In the United States, the majority of all the corn (86 percent), soybeans (93 percent) and cotton (93 percent) are grown using biotechnology.
In 2010, biotech crop area globally grew ten percent to reach 366 million acres.
In the United States, more than 165 million acres of biotech crops were planted in 2010, up from 158 million acres in 200910. The primary biotech crops grown in the United States are corn, cotton, and soybeans, but also canola, squash, papaya, alfalfa, and sugarbeet.
A record 15.4 million farmers in 29 countries are using agricultural biotechnology. Ninety percent (14.4 million) of these are resource-poor farmers in developing countries11.
7. Do biotech foods cause allergies?
To date, no allergic reactions have been attributed to any food product of biotechnology. Every crop produced through biotechnology is screened in advance for its potential to cause allergic reactions, and none have demonstrated any potential to be allergenic.
In fact, advanced techniques are being used to remove allergens from certain foods. Hypoallergenic rice and soybeans have already been developed, and researchers are at work on wheat. The removal of allergens from foods will open up a broader range of products for those with food allergies to enjoy.
8. Do farmers use more pesticides when they grow biotech crops?
No. In fact, biotech crops have helped reduce pesticide spraying (1996-2008) by 352 million kg (a decrease of 8.4 percent), and as a result, decreased the environmental impact associated with herbicide and insecticide use on the area planted of biotech crops by 16.3 percent12.
In addition, herbicide tolerant biotech crops have led to the adoption of no/reduced tillage production systems. This has reduced soil erosion and improved soil moisture levels.
9. Do biotech crops “contaminate” other crops?
No. The fact is, nature has used pollen to carry genes between plants for hundreds of millions of years. In recent years, some growers (usually of organic crops) have sought to distinguish their produce from conventional agricultural harvests by claiming there are no biotech derived materials present, even though the USDA organic standard allows for substantial material of biotech or conventional origin to be present in organic harvests as long as the organic grower did not knowingly plant biotech derived seed:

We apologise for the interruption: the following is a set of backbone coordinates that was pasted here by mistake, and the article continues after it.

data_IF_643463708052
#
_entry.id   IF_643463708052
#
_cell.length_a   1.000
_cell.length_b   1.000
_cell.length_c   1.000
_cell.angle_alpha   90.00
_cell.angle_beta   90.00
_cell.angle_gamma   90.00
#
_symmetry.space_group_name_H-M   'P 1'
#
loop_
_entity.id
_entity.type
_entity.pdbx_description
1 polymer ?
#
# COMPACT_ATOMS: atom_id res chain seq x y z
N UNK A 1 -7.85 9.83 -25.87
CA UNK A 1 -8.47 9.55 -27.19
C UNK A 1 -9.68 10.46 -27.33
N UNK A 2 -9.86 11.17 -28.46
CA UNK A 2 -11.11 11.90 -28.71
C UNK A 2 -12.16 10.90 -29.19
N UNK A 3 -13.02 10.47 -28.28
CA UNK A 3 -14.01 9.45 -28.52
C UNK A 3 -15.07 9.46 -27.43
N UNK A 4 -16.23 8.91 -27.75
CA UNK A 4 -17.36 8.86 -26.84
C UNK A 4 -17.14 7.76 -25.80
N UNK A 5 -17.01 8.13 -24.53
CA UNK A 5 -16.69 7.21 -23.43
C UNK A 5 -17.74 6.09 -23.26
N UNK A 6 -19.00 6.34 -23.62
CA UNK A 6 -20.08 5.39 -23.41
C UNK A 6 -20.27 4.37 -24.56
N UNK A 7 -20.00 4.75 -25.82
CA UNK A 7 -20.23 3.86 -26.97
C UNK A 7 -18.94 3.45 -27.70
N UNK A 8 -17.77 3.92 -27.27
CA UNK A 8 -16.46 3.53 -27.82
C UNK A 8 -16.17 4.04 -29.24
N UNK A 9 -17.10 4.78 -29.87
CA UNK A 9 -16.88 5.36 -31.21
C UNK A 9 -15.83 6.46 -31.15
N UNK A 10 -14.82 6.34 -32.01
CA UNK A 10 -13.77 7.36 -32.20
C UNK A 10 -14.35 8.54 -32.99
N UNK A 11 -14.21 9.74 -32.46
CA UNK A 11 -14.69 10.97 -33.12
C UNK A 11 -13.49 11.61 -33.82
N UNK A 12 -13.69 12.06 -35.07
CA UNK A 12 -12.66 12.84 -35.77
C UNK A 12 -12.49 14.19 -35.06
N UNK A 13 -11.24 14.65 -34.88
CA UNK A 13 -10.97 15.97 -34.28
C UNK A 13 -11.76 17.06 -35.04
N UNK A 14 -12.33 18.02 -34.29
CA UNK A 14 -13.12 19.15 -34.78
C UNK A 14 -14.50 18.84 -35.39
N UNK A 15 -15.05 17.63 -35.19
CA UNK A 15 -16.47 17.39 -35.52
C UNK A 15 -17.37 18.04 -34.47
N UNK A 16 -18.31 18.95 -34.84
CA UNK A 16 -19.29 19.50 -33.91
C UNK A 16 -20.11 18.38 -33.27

“As long as an organic operation has not used excluded methods and takes reasonable steps to avoid contact with the products of excluded methods as detailed in their approved organic system plan, the unintentional presence of the products of excluded methods will not affect the status of the organic operation.”
Not one organically certified farm has lost its USDA certification due to the presence of unintended plant DNA (from either conventional or biotech varieties) since the beginning of the Federal National Organic Program.
10. Can agriculture biotechnology help feed a growing global population?
Yes. Agricultural biotechnology can be a key element in the fight against hunger and malnutrition in the developing world.
According to the United Nations Food and Agriculture Organization, feeding a world population of 9.1 billion in 2050 will require raising overall food production by 70 percent (nearly 100 percent in developing countries).
To meet this challenge, farmers will need to find ways to grow more food more sustainably.
The U.S. National Academy of Sciences, along with the Royal Society of London, the Brazilian Academy of Sciences, the Chinese Academy of Sciences, the Indian National Science Academy, the Mexican Academy of Sciences and the Third World Academy of Sciences issued a report discussing the role of biotechnology in meeting global food needs. It concluded:
“GM technology, coupled with important developments in other areas, should be used to increase the production of main food staples, improve the efficiency of production, reduce the environmental impact of agriculture, and provide access to food for small-scale farmers.”
Biotechnology has already helped increase food and feed production. For example, biotechnology traits have added 74 million tonnes and 79.7 million tonnes respectively to global production of soybeans and corn since its introduction in 1996.
In the United States alone, corn yield has increased 36 percent, soybean yield has increased 12 percent, and cotton yield has increased about 31 percent since 1995, in part due to biotechnology.
High-level government officials and ag policy experts agree on agricultural biotechnology’s contribution to increasing agricultural productivity: